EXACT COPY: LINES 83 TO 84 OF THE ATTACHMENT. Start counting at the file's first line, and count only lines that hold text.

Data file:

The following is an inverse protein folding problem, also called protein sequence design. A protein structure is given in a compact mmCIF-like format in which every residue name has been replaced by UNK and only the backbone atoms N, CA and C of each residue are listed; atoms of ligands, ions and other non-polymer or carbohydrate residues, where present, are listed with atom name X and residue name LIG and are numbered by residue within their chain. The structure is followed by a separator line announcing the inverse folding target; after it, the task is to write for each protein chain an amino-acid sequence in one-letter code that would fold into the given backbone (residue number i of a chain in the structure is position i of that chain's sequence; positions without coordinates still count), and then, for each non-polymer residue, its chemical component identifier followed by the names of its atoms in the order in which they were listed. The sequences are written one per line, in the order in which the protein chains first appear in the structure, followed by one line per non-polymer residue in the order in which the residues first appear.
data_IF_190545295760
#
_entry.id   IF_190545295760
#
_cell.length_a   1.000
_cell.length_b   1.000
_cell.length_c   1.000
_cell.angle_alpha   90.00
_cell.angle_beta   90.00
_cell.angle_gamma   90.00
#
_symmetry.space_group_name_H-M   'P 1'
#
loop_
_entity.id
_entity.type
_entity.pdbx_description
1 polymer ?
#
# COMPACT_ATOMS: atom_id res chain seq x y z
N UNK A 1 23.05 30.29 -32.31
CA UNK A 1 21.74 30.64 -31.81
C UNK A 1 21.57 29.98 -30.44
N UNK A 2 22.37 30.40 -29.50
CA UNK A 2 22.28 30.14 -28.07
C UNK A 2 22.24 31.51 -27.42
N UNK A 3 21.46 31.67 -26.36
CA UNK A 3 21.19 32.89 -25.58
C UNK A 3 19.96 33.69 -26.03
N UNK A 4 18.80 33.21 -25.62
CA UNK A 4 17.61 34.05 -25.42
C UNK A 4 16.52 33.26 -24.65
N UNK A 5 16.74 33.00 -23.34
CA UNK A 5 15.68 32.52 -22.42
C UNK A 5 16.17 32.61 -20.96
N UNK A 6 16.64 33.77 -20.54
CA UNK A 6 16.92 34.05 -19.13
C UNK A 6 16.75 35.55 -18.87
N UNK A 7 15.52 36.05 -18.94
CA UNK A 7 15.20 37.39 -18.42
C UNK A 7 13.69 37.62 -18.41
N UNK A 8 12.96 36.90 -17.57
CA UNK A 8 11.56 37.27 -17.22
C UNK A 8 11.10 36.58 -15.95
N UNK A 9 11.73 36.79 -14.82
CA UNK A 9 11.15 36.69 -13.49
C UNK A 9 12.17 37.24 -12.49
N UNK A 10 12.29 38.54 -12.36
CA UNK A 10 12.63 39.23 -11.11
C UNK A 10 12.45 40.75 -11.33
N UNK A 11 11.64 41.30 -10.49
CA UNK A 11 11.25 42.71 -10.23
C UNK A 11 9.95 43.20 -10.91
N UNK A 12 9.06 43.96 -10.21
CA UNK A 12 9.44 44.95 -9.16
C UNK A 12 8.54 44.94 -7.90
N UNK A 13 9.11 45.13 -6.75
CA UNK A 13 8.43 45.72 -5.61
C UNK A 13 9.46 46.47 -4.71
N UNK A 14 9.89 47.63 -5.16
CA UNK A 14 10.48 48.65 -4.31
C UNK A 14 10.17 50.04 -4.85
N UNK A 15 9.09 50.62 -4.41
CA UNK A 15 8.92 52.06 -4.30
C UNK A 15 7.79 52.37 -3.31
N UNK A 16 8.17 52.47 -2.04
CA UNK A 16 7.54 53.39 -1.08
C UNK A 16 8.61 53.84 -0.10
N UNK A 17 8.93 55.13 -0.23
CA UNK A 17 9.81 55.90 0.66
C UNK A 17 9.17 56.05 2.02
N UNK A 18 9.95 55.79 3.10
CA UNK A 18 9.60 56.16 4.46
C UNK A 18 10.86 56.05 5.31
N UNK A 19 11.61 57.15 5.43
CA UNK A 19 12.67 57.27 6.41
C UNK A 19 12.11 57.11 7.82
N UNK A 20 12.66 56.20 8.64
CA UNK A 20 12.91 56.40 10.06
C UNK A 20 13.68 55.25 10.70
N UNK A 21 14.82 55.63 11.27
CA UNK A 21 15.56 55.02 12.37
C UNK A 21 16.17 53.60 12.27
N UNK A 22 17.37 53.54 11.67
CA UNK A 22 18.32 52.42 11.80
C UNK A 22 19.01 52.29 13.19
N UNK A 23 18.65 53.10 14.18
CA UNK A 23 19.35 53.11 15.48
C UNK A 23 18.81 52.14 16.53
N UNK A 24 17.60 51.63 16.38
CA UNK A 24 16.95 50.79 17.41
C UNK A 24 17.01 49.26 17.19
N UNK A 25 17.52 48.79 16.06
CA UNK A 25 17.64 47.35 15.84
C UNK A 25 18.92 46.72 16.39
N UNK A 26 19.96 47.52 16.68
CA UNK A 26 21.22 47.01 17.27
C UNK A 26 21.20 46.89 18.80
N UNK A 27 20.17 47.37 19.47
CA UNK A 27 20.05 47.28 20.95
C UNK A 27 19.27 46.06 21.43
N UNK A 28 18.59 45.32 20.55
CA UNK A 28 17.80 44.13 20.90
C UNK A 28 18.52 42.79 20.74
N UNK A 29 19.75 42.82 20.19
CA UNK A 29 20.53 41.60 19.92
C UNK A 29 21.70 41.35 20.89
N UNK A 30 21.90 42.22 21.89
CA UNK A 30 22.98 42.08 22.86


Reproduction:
CA UNK A 21 15.56 55.02 12.37
C UNK A 21 16.17 53.60 12.27